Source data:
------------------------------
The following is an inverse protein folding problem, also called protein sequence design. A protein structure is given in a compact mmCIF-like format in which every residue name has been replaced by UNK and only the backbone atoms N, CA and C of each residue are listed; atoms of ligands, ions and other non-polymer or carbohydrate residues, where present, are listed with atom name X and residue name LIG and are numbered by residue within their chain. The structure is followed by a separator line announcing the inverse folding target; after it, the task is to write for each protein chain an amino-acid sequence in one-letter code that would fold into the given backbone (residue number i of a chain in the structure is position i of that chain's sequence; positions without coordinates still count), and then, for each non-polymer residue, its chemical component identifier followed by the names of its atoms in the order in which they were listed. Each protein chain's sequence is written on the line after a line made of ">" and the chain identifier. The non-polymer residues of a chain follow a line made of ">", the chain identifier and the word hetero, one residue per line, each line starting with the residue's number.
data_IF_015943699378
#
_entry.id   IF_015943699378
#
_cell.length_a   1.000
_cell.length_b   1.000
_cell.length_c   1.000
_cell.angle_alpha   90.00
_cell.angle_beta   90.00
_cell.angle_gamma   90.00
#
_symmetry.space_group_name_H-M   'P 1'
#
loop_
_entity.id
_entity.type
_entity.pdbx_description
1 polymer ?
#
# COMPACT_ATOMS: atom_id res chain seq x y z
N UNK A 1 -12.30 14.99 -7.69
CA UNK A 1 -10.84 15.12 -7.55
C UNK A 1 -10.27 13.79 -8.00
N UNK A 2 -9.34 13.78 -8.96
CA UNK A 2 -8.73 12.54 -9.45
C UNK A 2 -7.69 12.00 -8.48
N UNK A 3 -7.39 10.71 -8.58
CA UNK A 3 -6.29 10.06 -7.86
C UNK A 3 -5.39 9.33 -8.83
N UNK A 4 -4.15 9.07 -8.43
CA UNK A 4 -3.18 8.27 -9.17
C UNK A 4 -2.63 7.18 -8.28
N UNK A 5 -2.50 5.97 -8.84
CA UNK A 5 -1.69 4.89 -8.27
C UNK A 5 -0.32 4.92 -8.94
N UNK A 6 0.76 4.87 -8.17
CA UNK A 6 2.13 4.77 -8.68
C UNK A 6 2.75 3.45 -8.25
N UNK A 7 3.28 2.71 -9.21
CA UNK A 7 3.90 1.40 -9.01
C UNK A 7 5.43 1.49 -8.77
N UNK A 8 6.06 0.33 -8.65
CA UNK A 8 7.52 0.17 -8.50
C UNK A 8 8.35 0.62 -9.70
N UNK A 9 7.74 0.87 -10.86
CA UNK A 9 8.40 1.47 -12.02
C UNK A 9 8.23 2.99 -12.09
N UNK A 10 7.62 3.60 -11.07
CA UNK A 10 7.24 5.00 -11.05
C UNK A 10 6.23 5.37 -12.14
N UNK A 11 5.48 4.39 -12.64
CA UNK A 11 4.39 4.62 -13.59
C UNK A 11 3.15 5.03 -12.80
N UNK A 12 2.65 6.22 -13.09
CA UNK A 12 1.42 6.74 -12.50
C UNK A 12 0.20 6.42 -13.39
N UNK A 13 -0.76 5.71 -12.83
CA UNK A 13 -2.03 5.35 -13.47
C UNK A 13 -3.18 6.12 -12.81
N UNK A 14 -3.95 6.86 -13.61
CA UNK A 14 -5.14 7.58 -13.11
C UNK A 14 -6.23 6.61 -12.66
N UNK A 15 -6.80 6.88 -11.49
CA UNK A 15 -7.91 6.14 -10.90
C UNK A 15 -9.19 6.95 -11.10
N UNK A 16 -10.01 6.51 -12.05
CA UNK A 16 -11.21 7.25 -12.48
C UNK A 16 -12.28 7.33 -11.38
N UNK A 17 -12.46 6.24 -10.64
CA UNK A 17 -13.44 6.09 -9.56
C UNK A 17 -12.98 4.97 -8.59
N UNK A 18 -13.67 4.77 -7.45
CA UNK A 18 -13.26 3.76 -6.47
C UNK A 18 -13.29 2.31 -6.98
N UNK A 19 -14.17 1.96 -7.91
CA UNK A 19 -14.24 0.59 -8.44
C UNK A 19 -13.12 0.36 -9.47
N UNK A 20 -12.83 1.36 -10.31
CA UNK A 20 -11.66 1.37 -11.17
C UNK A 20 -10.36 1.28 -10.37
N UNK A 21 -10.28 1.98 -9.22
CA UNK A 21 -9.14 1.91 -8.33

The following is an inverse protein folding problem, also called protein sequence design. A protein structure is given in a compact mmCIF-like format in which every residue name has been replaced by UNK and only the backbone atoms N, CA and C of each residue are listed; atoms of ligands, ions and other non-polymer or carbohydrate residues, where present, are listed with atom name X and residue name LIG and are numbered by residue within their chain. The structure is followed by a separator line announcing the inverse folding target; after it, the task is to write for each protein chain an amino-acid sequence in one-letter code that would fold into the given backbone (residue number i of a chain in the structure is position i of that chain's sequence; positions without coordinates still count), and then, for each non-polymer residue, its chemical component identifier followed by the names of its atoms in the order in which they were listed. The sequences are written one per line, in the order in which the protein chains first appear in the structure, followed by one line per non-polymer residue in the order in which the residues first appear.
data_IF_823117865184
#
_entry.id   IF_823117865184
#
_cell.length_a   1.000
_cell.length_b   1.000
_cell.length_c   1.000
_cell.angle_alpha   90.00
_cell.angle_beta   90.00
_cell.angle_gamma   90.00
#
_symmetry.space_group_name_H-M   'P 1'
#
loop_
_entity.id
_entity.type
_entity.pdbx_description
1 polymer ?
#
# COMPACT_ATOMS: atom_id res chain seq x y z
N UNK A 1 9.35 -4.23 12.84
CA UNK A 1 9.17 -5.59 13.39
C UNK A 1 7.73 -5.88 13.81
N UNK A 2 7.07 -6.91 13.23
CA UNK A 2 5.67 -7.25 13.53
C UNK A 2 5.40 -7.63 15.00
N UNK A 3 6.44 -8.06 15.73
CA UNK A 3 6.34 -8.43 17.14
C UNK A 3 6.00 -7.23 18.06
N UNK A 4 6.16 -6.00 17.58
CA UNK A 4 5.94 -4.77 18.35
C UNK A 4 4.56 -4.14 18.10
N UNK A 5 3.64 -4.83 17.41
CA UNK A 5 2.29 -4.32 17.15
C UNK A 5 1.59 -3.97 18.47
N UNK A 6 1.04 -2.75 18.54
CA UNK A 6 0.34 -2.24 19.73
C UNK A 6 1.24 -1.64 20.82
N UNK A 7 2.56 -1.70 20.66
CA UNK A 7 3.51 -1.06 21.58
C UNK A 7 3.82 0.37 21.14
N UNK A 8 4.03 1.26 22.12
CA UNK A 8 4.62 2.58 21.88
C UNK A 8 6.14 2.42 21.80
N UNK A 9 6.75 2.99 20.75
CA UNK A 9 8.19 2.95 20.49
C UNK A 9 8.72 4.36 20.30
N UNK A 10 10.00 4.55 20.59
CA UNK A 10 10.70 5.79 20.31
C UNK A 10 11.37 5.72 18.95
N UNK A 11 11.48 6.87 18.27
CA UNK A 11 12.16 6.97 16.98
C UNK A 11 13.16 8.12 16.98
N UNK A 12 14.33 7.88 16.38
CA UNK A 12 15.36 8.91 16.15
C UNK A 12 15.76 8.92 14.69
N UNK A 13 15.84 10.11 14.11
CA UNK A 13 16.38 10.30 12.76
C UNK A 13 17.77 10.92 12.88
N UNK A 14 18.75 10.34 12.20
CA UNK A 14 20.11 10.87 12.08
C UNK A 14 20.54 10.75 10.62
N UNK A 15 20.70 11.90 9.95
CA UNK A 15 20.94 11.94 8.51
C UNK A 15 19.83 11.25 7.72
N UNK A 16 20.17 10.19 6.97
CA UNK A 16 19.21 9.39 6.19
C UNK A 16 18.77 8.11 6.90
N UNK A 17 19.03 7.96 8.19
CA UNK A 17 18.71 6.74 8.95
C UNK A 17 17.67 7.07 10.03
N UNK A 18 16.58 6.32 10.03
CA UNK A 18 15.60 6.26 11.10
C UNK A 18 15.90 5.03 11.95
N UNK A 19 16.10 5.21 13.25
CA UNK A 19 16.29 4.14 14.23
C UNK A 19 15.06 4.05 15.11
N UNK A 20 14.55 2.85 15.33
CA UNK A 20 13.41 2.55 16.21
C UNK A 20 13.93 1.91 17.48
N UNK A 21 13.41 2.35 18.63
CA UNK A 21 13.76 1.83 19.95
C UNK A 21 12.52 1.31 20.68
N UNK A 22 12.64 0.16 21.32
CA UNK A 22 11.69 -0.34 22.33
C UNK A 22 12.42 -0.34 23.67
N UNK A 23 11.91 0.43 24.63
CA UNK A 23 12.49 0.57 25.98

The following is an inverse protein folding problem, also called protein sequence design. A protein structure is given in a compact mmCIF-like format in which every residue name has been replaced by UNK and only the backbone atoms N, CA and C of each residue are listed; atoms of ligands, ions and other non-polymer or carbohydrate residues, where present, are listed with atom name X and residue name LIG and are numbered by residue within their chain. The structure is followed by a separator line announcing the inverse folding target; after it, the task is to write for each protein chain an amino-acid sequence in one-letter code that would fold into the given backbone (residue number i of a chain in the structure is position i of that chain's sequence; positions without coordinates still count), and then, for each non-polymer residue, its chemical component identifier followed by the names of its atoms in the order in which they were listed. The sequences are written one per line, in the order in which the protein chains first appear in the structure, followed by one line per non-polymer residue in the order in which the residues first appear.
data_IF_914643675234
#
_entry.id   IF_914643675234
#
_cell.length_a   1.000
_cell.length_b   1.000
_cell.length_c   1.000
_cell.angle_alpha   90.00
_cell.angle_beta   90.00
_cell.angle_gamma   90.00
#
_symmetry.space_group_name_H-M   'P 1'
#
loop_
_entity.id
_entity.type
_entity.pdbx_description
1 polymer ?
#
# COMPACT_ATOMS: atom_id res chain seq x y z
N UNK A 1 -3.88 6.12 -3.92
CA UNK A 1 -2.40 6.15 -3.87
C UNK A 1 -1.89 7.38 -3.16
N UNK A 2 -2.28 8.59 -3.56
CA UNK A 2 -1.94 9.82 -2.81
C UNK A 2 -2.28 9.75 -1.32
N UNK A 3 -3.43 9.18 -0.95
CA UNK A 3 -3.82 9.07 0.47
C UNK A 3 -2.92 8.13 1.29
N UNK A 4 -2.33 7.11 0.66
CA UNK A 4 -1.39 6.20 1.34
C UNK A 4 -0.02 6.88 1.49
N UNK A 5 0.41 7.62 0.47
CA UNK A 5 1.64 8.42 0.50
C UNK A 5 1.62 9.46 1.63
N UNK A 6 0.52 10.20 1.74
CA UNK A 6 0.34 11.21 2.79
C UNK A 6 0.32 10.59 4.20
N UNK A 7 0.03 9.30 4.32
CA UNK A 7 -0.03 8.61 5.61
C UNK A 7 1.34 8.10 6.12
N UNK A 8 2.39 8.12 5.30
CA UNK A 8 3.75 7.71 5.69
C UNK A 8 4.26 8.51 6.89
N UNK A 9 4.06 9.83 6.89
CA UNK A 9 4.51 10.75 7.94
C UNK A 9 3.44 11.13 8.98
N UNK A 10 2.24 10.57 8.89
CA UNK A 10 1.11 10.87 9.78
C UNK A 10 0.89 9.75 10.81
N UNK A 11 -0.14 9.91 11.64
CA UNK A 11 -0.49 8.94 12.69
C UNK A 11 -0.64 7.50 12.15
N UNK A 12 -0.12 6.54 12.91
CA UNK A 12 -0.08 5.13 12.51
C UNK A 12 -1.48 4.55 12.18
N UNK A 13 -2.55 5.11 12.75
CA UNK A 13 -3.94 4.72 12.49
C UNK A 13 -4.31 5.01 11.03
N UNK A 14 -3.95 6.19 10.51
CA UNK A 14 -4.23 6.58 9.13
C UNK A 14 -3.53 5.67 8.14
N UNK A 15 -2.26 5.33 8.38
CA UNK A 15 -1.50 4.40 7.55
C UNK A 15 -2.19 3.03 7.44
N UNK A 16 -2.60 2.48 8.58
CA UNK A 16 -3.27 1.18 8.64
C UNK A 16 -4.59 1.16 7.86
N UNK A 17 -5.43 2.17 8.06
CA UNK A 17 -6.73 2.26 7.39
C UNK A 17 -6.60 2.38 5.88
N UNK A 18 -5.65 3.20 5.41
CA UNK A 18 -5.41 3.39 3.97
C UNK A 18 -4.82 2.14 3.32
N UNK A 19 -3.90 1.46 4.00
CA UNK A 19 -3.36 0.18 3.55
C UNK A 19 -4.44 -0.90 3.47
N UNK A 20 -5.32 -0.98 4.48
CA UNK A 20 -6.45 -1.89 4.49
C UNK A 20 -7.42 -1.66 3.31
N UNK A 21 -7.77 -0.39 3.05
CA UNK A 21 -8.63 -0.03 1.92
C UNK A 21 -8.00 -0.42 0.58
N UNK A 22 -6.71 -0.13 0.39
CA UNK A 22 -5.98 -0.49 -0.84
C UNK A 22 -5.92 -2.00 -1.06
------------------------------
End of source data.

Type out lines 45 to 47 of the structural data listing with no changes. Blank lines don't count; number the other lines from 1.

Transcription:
C UNK A 8 8.35 0.62 -9.70
N UNK A 9 7.74 0.87 -10.86
CA UNK A 9 8.40 1.47 -12.02